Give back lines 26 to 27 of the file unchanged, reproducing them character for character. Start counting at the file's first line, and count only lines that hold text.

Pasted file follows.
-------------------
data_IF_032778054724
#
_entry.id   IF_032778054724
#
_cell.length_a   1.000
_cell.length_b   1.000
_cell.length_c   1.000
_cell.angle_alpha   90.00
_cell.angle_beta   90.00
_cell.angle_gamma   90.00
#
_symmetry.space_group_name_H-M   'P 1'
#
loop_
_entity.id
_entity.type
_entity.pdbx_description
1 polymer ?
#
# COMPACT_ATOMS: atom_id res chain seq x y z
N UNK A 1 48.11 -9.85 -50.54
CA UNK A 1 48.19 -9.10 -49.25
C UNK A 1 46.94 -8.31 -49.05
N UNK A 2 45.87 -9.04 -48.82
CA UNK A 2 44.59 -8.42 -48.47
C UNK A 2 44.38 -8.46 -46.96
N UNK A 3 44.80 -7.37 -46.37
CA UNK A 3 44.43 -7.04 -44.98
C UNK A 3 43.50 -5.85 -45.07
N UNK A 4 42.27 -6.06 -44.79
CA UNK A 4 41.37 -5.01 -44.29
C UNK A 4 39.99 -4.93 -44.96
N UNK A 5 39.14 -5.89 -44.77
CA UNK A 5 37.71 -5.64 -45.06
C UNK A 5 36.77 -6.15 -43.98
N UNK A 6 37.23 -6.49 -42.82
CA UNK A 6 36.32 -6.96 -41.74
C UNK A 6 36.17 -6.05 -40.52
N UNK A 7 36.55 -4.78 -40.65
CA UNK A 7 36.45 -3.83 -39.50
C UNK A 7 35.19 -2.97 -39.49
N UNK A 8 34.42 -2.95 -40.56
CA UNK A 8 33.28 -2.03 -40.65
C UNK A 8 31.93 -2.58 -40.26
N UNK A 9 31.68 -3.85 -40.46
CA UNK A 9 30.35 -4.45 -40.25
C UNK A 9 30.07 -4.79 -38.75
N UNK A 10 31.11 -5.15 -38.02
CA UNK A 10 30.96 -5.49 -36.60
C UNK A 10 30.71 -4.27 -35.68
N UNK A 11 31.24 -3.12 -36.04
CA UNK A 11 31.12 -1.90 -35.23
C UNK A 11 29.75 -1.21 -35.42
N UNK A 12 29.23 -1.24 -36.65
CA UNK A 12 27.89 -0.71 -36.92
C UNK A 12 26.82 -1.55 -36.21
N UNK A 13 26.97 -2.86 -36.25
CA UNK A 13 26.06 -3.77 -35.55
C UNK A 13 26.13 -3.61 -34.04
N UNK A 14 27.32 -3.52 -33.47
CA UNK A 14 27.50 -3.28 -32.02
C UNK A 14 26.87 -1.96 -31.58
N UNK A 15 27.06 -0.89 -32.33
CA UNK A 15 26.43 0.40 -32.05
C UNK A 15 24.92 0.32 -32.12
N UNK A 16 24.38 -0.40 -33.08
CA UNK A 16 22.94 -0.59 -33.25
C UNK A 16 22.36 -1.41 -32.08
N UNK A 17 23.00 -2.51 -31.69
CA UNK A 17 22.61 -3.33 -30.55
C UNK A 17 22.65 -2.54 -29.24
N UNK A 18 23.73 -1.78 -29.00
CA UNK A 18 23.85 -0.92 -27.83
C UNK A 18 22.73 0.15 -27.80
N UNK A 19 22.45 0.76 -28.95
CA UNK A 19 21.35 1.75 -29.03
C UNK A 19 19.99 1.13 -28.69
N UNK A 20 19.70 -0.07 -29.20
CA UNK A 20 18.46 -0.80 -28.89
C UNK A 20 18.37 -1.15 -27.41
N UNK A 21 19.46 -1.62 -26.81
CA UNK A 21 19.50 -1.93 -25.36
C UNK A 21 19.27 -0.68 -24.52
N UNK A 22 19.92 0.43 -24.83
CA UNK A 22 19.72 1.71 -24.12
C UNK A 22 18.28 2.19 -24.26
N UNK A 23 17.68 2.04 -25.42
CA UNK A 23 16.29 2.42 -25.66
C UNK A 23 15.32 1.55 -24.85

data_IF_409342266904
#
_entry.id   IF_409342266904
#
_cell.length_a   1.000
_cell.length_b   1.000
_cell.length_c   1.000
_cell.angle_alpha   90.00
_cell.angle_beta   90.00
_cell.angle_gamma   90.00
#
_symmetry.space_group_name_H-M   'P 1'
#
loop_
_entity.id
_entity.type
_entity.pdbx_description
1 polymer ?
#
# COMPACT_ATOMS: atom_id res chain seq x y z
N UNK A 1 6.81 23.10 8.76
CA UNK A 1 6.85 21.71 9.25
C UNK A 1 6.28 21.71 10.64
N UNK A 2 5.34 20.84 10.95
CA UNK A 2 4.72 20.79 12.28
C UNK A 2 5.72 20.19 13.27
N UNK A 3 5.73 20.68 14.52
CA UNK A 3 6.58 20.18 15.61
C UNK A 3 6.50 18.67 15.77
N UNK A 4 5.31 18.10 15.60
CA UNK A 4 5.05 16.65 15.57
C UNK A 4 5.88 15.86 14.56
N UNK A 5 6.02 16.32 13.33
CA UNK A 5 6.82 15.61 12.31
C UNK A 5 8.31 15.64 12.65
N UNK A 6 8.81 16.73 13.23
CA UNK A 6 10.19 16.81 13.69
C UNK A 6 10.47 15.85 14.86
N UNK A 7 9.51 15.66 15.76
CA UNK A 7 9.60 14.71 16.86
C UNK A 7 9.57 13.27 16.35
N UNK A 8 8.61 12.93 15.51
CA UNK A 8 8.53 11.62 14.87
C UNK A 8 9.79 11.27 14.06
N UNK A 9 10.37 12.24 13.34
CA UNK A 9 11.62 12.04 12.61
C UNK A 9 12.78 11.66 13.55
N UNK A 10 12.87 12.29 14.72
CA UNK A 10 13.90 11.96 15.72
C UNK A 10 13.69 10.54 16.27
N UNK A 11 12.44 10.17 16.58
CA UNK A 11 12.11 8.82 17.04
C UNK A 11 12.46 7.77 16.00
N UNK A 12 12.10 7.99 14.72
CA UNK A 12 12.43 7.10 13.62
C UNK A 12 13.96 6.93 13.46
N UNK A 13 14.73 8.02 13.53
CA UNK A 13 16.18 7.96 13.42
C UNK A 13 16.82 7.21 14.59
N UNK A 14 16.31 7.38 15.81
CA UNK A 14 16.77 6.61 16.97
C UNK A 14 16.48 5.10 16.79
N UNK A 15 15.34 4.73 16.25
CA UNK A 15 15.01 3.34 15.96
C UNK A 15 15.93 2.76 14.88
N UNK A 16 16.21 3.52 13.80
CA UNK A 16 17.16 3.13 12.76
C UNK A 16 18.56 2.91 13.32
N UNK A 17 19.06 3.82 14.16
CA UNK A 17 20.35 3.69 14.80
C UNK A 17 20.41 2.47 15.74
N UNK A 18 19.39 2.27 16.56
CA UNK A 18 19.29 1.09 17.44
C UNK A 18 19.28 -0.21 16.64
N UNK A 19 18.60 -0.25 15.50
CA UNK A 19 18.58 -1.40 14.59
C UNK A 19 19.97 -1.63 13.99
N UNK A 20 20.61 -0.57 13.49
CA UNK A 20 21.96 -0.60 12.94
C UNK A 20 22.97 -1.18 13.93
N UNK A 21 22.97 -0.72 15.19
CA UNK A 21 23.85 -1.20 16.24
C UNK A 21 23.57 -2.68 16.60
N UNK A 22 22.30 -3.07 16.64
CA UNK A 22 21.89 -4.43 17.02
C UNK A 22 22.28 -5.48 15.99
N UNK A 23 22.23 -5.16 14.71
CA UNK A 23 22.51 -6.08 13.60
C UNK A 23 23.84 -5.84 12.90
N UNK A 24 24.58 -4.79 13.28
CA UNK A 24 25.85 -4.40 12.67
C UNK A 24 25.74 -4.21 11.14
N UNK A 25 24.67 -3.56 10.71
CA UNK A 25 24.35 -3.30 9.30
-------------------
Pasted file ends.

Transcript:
C UNK A 2 44.38 -8.46 -46.96
N UNK A 3 44.80 -7.37 -46.37